1.14 The contributors to this special section pay attention to their social positioning in relation to their research participants. The recurrent theme in most of these essays is the degree to which researchers can position themselves or be positioned by their interlocutors as 'insiders' to the 'culture', 'group', or 'community' they study. The question of the researcher's negotiation with their own identity is the focus here. The very possibility of being an 'insider' for ethnography is questioned in the social science literature (Back 1993, Williams 1996, Zavella 1996). Without doubt, as ethnographers we are eager to gain insights into the 'natives' way of living' in order to be able to understand and to interpret the 'others' culture to the world outside. At the same time, in order to be able to produce an ethnographic account the researcher has to maintain some analytical distance from the researched. Ethnography students are still warned sometimes by their university tutors about the risk of 'going native' (May 2001: 156). This makes the position of ethnographer towards the researched community an ambiguous and problematic one. On the one hand, we want to be accepted by and become an 'insider' to the researched community in order to gain first-hand experience of the 'other' by turning our-'selves' into the 'other'. On the other hand, we are actively involved in the process of 'othering' the researched by the very fact that we subject them to the investigation that implies cultural (and/or social) 'differences' and 'distance' between us.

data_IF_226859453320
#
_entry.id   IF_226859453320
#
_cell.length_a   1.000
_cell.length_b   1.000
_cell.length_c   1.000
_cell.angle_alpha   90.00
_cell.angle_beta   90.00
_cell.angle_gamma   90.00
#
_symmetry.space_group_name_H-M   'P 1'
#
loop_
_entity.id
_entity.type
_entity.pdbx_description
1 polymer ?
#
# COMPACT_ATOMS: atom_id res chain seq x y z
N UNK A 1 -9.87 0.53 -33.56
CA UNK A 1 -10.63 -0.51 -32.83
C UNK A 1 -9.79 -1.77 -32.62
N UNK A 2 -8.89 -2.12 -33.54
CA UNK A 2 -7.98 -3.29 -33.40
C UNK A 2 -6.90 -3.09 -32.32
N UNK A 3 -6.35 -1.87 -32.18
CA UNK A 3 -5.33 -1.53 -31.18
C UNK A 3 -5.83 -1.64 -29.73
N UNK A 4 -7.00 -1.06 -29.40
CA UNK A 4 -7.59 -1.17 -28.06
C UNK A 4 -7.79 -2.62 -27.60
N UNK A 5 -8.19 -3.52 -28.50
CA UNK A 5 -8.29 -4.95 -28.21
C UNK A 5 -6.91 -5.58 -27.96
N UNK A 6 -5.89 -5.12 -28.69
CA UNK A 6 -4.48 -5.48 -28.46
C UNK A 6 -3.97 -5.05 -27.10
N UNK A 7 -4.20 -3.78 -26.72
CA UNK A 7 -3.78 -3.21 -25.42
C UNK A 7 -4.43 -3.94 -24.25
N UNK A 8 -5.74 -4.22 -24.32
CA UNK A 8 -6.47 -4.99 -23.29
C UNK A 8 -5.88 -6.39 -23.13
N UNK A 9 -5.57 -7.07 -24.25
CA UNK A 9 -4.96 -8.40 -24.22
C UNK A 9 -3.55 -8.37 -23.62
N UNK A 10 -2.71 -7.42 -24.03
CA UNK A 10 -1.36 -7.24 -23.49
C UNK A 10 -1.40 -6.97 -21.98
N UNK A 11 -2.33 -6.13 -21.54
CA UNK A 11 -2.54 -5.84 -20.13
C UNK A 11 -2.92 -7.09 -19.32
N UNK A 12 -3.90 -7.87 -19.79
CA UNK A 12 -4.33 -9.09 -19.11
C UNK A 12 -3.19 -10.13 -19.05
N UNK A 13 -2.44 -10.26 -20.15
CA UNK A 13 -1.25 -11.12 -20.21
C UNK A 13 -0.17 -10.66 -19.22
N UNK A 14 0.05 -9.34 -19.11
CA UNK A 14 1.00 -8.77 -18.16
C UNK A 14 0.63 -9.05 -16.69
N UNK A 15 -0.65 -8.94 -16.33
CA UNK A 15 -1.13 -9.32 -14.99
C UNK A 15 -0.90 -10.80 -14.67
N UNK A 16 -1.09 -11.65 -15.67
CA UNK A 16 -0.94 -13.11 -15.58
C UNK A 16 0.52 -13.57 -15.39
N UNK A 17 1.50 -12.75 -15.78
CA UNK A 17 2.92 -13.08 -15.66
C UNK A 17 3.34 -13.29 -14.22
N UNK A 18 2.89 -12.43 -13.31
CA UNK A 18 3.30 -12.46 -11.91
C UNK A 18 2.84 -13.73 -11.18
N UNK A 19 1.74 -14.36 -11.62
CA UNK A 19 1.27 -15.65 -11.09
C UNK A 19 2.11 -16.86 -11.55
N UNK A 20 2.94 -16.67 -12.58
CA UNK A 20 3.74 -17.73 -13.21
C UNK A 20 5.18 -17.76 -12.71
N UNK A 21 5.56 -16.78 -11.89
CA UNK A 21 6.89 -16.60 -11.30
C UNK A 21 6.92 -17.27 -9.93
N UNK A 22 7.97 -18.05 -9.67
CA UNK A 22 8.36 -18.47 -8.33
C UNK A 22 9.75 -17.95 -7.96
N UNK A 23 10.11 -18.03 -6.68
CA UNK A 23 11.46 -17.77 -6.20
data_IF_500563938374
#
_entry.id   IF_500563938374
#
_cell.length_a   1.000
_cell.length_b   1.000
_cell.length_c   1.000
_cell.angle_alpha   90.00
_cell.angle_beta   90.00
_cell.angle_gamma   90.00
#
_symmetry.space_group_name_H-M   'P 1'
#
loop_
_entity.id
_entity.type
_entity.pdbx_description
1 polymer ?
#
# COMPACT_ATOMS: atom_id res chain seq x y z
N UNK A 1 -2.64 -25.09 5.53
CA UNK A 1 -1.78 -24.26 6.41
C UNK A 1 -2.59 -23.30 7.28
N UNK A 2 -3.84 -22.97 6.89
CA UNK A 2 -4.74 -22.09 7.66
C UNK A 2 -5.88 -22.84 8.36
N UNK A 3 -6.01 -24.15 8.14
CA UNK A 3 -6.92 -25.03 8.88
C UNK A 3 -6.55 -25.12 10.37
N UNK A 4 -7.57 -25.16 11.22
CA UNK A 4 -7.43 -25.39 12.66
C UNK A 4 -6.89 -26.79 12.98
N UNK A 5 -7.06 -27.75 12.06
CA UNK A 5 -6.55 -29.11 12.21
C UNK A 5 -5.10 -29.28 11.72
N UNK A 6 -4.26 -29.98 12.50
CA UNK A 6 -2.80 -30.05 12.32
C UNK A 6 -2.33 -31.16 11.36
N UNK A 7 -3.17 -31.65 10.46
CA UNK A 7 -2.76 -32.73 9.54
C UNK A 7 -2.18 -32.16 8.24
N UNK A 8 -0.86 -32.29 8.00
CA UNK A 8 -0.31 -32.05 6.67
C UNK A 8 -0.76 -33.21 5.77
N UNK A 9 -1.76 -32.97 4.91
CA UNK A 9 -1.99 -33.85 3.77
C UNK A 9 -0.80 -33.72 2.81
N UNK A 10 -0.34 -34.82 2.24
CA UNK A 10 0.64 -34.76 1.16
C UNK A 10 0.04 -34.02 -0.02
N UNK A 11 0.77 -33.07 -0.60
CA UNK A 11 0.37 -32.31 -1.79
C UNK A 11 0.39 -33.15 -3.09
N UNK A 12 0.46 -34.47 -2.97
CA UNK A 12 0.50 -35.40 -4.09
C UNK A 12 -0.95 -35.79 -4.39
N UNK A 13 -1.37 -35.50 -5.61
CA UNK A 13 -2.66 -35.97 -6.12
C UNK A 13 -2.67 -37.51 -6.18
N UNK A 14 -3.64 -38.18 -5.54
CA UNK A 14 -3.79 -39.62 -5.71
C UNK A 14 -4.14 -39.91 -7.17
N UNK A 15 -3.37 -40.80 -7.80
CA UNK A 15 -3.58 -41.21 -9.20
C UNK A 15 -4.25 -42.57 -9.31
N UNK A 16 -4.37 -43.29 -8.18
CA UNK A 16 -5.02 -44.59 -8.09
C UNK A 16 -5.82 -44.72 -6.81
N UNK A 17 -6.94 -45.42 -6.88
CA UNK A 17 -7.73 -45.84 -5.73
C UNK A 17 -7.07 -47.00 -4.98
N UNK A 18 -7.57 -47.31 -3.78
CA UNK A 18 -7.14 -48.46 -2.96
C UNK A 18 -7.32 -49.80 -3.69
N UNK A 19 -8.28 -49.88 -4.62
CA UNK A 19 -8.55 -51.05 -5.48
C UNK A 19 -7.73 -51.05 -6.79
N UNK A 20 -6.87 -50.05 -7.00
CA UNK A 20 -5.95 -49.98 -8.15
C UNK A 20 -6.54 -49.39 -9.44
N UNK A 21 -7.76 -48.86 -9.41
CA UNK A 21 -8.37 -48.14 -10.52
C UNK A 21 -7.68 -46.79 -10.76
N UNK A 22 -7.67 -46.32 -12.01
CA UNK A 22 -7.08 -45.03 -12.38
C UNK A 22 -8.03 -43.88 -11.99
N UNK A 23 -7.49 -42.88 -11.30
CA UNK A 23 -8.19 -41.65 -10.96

1.15 Moreover, can we be both ethnographers and 'insiders' in the full sense of this word even in our own communities? This is a question which the authors of this special section ask themselves. Some of them do research as Western-trained ethnographers back in their home countries (Kremakova, Gololobov, Mah), others have been overseas students in the UK and do their ethnography among East European migrant communities here (Malyutina, Romocea). Researchers' over-identification with the 'culture' of the researched might make them blind towards differences which exist within a community that is never homogeneous. From the perspective of research practice, inquiries from an 'outsider' might receive more in-depth answers from our interlocutors compared to when participants take for granted an ethnographer's 'insider-ness' (Davis 1999: 71). So being positioned as 'outsider' to the group would not necessarily undermine the quality of research, just as the 'insider's' position does not automatically guarantee insightful observations and narratives.